Wednesday, February 09, 2005

A God of mystery: Job 26:14

Job describes the all seeing and all powerful nature of God. Job declares that all things on earth, and under the earth, are visible before the eyes of God. He also describes God's power and greatness as revealed in nature. Yet he reminds us that, for all we can see and know and understand, it is but a small part of who God is. "Behold, these are the fringes of His ways; and how faint a word we hear of Him!" (Job 26:14) Job reminds us that, no matter how much we think we know God, there is still much more to be known. Much of the nature and operations of God remain a mystery.

The Apostle Paul put it this way, "For we know in part and we prophesy in part; but when the perfect comes, the partial will be done away. For now we see in a mirror dimly, but then face to face; now I know in part, but then I will know fully just as I also have been fully known." (1 Corinthians 13:9-10, 12) The truth is that there is a lot about God that we do not know, and will not know until we stand before Him face to face. At best, our knowledge of God is in part. This thought alone should humble us and remind us that we do not know it all. As we seek to understand God, our lives, and the world around us, we need to leave room in our understanding for the unknown. Not everything can be known to the nth degree. We must always leave room for the mysteries of God.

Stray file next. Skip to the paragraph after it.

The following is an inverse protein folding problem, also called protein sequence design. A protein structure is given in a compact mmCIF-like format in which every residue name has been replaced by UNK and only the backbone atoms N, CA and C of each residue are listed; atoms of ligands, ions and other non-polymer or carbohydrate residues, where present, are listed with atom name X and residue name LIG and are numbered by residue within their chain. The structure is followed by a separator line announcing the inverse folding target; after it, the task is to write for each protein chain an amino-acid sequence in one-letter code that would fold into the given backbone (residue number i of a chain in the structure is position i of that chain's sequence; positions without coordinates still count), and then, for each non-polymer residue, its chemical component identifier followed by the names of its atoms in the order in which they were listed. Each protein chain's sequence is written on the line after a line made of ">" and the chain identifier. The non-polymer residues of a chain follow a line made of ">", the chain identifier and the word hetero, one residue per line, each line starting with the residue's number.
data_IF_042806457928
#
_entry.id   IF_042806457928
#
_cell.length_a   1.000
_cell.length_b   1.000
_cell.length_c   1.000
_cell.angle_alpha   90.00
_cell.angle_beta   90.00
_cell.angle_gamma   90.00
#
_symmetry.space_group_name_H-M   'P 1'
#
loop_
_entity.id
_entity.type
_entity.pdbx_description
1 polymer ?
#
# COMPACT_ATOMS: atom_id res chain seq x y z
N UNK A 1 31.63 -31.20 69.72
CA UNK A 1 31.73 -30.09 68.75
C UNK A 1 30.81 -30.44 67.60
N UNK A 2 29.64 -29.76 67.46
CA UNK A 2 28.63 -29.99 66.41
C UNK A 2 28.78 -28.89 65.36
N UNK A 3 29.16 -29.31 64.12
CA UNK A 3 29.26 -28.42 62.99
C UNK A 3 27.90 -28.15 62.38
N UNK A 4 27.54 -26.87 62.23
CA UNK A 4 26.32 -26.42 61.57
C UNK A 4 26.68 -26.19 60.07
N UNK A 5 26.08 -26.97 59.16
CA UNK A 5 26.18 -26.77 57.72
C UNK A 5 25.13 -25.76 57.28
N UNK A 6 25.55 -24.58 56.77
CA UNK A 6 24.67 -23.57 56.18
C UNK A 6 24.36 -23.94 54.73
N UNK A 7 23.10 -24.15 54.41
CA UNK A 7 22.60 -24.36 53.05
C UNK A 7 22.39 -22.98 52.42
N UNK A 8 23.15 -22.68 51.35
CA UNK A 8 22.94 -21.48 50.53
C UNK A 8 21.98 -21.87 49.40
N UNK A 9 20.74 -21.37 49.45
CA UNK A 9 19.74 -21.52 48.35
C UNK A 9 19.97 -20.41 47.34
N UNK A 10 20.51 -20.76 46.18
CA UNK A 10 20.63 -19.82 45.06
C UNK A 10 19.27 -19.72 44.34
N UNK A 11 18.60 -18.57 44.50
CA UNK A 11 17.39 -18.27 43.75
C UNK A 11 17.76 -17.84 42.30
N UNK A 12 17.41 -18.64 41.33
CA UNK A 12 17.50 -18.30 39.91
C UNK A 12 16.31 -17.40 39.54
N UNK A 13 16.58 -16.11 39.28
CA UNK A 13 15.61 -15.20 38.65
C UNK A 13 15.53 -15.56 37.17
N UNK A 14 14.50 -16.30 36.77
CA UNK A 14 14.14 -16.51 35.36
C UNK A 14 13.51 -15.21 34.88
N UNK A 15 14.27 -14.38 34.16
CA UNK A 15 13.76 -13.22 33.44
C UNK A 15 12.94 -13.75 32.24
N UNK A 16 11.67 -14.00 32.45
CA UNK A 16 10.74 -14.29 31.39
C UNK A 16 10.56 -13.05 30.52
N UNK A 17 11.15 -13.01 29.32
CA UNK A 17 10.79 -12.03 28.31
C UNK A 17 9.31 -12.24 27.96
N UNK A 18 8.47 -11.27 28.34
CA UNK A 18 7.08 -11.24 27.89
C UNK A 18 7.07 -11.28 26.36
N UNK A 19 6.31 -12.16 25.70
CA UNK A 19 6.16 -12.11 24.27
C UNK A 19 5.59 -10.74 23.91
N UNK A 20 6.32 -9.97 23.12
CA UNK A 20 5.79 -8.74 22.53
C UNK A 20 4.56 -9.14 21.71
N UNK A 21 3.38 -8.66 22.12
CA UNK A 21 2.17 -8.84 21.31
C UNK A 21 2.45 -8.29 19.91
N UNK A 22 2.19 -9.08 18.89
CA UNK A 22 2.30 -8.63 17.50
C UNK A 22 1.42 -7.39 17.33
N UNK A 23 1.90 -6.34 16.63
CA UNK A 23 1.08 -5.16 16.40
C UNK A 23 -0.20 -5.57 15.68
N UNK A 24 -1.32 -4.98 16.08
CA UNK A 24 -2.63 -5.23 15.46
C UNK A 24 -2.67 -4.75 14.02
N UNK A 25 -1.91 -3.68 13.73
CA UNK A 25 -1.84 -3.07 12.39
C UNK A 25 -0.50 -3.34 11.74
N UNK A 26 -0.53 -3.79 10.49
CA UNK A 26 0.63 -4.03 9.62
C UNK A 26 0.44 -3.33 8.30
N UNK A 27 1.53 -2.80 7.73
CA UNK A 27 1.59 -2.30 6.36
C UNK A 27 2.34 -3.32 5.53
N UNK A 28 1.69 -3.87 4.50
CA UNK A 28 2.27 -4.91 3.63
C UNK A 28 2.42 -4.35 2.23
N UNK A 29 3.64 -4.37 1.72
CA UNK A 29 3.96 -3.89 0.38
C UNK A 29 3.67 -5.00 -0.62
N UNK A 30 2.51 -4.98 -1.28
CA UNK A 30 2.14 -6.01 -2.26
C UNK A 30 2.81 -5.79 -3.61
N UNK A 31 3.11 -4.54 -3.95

For as much as Job asked God "why" he had to suffer what he suffered, God never answered him. We are never told why God allowed Satan to afflict Job and to suffer him with the loss of his possessions, his family, and his health. I've heard many good guesses as to the "why" of Job's suffering, but in truth, it still remains a mystery. Unfortunately, Job's friends had no category in their theology for the unexplained of God. The couldn't just admit that they didn't know why Job was suffering. The had to find a reason, any reason, and the only reason they could come up with was that Job must have sinned against God. We like "neat" theology. We like everything to have a reason and an explanation. And while there is always a reason and an explanation, God does not always elect to share that information with us. We must be willing to admit that somethings we just don't know. We must not let our desire to have a reason to force us to come up with one, even if God is not sharing His reason with us. We must never presume a reason just to have a reason. Sometimes, we must simply yield to the mysteries of God.

David Robison

1 comment:

  1. Anonymous12:26 PM

    - If you lose something it isnt necessarily bad. From personal experience- the new you is always a wiser person. but the transition is really trying.